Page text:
Mongolia Monday- An Album Of Bird Photos From 2011

I’m going to start a short series for the holidays of “albums” with images I’ve shot of various types of animals and species that I’ve seen on my travels to Mongolia.

First up are the birds I saw on this latest trip in August 2011. If you see a mis-identified bird, please let me know. The field guide situation for Mongolian birds is still not what it needs to be.

Finally, we didn’t go hunting for any of these birds. They are what I saw as we drove around or walked in the reserves and parks. Mongolia is an extraordinary birding destination that deserves to be better known.

Daurian partridges, Hustai National Park
Crested lark, Ikh Nartiin Chuluu Nature Reserve
Houbara bustard, just outside the northern boundary of Ikh Nartiin Chuluu Nature Reserve (this may have been a rare sighting)
Whooper swan, Gun-Galuut Nature Reserve
Demoiselle cranes, coming into Erdenet soum; part of a large flock
Eurasian (or Common) cranes, somewhere near Hayrhan, Arkhangai Aimag
White-napped cranes, Gun-Galuut Nature Reserve (endangered)
Grey wagtail, Tuul Gol, Jalman Meadows, Khan Khentii Mountains
Japanese quail chick (?), Gun-Galuut Nature Reserve
Common magpie, east of Horgo Terhiyn Tsagaan Nuur National Park
Daurian jackdaw, Amarbayasgalant Khiid
Cinereous vultures, Ikh Nartiin Chuluu Nature Reserve
Steppe eagle, Jalman Meadows, Khan Khentii Mountains
Golden eagle, Ikh Nartiin Chuluu Nature Reserve

Mongolia Monday- Jalman Meadows And Back To Ulaanbaatar

And now we come to the last leg of a wonderful two-week tour and a look at one last ecosytem, the mountain forest, which is the southermost extension of the boreal forest that circles the northern part of the Earth.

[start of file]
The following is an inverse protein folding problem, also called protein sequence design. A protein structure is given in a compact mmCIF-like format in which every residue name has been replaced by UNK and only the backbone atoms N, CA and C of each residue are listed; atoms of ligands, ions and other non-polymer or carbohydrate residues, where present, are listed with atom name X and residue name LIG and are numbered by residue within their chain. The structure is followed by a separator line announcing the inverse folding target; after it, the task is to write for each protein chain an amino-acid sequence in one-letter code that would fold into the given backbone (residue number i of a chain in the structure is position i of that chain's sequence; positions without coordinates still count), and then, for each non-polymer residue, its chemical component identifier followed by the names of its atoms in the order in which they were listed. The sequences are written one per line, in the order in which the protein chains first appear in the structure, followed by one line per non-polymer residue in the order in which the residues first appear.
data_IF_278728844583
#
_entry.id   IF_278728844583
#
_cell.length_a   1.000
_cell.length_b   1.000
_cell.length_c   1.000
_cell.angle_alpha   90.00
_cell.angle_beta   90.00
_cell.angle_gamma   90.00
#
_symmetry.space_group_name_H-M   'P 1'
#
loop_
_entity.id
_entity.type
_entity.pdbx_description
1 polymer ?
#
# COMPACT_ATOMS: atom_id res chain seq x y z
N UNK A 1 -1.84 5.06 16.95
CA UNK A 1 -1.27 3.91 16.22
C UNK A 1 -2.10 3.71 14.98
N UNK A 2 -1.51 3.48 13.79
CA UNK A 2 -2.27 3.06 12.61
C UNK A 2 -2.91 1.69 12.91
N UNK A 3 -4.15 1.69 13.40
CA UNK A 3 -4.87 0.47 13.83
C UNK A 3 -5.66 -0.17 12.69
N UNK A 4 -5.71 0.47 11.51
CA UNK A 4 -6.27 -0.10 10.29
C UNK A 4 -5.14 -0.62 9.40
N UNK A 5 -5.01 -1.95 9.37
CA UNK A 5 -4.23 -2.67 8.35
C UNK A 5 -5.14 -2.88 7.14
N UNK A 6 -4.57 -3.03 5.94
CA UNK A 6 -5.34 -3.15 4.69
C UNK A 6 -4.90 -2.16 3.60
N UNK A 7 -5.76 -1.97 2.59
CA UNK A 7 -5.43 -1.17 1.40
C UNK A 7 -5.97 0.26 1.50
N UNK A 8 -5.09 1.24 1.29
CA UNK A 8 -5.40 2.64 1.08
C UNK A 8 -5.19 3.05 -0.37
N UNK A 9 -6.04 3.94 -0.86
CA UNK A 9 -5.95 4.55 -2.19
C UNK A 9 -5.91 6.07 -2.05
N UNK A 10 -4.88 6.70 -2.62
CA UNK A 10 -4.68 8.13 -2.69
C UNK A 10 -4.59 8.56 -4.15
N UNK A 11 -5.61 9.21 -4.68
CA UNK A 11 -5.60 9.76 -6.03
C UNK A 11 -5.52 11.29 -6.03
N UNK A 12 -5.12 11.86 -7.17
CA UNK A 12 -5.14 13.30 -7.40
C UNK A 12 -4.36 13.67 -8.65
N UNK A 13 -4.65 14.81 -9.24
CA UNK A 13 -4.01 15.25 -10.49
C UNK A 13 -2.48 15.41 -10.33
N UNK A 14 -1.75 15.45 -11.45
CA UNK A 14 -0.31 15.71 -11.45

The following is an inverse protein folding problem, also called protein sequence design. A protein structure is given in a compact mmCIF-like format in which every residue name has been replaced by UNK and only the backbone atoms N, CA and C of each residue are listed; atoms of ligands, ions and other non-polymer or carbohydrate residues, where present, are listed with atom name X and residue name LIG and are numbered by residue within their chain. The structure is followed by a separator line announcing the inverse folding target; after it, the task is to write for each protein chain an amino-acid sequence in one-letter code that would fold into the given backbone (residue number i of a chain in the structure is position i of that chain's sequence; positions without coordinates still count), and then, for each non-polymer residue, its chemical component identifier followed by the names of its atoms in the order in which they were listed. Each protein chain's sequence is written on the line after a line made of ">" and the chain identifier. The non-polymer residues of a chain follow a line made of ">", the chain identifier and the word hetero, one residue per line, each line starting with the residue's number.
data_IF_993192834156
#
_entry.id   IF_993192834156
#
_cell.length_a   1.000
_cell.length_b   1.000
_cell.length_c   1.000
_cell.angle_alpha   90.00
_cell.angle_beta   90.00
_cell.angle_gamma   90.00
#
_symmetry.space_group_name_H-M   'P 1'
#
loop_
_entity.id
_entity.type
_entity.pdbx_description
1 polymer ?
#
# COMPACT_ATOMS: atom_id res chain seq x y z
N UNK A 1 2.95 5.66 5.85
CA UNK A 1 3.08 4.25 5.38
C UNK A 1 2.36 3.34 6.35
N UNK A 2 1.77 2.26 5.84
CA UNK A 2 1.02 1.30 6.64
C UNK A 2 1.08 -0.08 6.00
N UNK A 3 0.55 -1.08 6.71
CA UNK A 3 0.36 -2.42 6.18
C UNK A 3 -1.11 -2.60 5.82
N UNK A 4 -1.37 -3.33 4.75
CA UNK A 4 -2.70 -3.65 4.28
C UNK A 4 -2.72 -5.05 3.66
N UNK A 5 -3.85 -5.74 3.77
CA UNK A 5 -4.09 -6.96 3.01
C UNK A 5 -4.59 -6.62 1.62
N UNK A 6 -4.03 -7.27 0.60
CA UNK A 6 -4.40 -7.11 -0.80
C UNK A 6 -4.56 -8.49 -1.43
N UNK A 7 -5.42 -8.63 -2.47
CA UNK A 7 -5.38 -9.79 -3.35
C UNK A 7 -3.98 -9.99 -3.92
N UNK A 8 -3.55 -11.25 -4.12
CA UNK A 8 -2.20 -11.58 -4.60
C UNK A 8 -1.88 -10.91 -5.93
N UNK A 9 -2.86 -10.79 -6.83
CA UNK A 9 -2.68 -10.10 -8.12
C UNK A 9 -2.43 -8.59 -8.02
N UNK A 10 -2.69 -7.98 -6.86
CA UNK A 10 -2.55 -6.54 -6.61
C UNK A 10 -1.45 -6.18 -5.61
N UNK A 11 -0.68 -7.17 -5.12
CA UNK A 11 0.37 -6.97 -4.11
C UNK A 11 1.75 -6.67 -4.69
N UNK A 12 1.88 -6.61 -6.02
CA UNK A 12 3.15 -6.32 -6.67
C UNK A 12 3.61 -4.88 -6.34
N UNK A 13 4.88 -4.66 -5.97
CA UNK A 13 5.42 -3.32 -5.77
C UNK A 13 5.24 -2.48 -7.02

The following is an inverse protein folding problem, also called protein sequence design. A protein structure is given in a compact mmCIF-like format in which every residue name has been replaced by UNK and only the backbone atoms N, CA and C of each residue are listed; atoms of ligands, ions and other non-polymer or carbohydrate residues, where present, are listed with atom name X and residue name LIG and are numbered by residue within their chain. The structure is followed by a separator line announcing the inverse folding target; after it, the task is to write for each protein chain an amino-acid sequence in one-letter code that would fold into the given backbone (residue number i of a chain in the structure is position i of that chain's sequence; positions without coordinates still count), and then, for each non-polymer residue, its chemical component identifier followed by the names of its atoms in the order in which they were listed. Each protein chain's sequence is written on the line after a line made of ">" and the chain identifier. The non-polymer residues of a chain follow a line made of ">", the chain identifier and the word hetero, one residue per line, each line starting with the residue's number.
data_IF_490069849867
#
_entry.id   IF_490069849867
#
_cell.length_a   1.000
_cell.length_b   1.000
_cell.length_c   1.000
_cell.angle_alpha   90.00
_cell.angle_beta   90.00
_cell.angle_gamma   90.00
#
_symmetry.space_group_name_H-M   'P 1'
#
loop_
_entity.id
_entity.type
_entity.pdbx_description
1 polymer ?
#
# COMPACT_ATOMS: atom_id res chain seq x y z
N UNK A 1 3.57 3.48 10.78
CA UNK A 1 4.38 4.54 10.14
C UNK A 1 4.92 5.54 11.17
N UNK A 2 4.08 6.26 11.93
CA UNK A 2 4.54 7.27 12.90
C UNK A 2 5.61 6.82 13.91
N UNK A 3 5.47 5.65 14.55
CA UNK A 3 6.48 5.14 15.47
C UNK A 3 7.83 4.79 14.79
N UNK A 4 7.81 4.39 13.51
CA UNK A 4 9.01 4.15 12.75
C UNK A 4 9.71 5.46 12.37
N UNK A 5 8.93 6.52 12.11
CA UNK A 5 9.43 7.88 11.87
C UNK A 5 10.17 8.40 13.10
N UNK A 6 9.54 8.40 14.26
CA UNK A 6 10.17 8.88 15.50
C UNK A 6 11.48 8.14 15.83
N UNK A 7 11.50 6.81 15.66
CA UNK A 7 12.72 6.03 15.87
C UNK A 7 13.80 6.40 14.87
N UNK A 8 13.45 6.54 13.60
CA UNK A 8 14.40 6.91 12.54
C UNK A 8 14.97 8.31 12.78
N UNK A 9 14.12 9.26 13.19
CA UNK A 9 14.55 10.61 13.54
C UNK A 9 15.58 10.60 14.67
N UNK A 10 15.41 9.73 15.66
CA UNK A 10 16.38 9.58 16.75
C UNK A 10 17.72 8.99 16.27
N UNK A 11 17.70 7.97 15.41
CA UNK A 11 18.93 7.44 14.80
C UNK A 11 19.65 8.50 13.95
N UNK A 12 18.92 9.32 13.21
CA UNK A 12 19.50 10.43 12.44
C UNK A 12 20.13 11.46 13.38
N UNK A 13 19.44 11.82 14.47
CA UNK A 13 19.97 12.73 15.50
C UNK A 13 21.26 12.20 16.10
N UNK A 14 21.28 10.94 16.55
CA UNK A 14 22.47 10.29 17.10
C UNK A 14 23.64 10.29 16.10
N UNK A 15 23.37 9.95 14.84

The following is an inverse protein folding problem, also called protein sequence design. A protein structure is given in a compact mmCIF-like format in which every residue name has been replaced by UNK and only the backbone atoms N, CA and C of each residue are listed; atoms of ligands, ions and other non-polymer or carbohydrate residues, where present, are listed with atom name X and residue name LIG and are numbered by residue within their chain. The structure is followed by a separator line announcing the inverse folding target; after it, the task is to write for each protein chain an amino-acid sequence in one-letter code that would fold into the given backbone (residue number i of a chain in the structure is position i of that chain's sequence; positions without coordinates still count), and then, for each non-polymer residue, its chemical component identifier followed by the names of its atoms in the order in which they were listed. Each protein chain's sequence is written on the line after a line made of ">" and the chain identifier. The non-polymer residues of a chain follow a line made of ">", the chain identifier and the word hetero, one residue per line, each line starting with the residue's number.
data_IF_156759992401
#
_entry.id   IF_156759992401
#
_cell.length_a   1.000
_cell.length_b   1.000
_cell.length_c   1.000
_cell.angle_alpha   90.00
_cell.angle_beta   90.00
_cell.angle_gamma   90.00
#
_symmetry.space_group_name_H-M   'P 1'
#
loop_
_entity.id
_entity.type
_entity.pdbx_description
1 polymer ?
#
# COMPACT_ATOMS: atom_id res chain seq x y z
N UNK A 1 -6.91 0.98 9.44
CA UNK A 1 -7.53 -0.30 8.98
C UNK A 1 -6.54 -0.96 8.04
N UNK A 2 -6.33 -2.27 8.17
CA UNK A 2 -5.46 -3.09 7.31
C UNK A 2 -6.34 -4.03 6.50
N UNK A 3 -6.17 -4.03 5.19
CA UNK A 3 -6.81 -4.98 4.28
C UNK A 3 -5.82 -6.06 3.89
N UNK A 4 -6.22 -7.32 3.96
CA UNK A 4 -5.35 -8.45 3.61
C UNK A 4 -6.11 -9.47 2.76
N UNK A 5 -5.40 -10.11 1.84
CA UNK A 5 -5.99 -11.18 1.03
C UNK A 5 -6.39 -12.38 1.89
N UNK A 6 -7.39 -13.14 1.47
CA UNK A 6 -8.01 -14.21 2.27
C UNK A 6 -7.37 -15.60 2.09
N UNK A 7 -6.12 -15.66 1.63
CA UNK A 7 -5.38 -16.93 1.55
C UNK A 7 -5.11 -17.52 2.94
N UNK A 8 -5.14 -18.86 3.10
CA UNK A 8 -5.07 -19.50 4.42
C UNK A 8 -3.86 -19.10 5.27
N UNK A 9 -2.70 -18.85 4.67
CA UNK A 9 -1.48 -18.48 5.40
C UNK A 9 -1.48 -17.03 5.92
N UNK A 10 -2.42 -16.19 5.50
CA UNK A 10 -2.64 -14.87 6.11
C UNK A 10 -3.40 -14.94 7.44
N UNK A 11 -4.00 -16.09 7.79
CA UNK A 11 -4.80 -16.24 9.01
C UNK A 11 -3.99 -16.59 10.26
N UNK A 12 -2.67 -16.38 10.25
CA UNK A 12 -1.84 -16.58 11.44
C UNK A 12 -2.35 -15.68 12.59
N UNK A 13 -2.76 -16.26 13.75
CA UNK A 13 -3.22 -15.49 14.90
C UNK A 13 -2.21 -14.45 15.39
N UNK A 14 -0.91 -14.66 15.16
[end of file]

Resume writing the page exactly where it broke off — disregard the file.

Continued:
The Jalman Meadows ger camp, run on a seasonal basis by Nomadic Journeys, was set up high on a bluff overlooking the Tuul Gol.

While there is wildlife around, it’s the activities one can do here that are the main attraction and we took advantage of all of them!

As I came out of our ger after getting settled in, this memorable scene met my eye.
Jalman Meadows ger camp with the Tuul Gol in the background.
A local herder with his ox-drawn cart fetched water for the camp every day from the river.
He also provided the means by which the inflatable boat on which we would take a river trip was transported. We walked about six kilometers to the launch site.
This time our "helper" was a yak/cattle hybrid called a hainag.
Inflating the boat.
And then we were floating down this beautful river.
The scenery wasn't flashy, but had a calm peacefulness.
We saw a number of birds, including this grey wagtail.
There were quite a few riffles to paddle through, which added a little excitement.
Finally, the ger camp came into view and our half-day river trip was over.
In the afternoon, it was time to go riding.
There is nothing like riding through the Mongolian countryside on a Mongol horse.
The next morning there was time for a hike up onto one of the hills near the camp. We walked up through the larch trees until we got to this view.
The mountain wildflowers were still blooming. The white flowers are edelweiss.
And the bees were still busy.
We were packing to leave after lunch when Khatnaa stuck his head inside our ger and told us to come quickly, there was an eagle close by. We got some great photos of this big steppe eagle.
He finally took off and circled once over our heads.
It had started to rain on and off and we needed to get down out of the mountains, but when we saw this big herd of billy goats and rams, it was photo op time.
They were all sizes, shapes, colors and horn designs. The young herder walked them back and forth past the car a couple of times, so we got lots of great pictures.
Another herder we saw, tending his animals, rain or shine. It was raining.
At last we approached the tarmac road, passing the spectacular statue of Chinggis Khan, facing east towards the Mongol homeland.
One more wildlife sighting...golden eagles belonging to local a local Kazakh. They go up into the mountains and capture the young birds, using them to hunt with for a couple years and then releasing them.
And then it was back into the wilds of Ulaanbaatar, now a city with over a million people. The noise was a shock after the quiet of the countryside.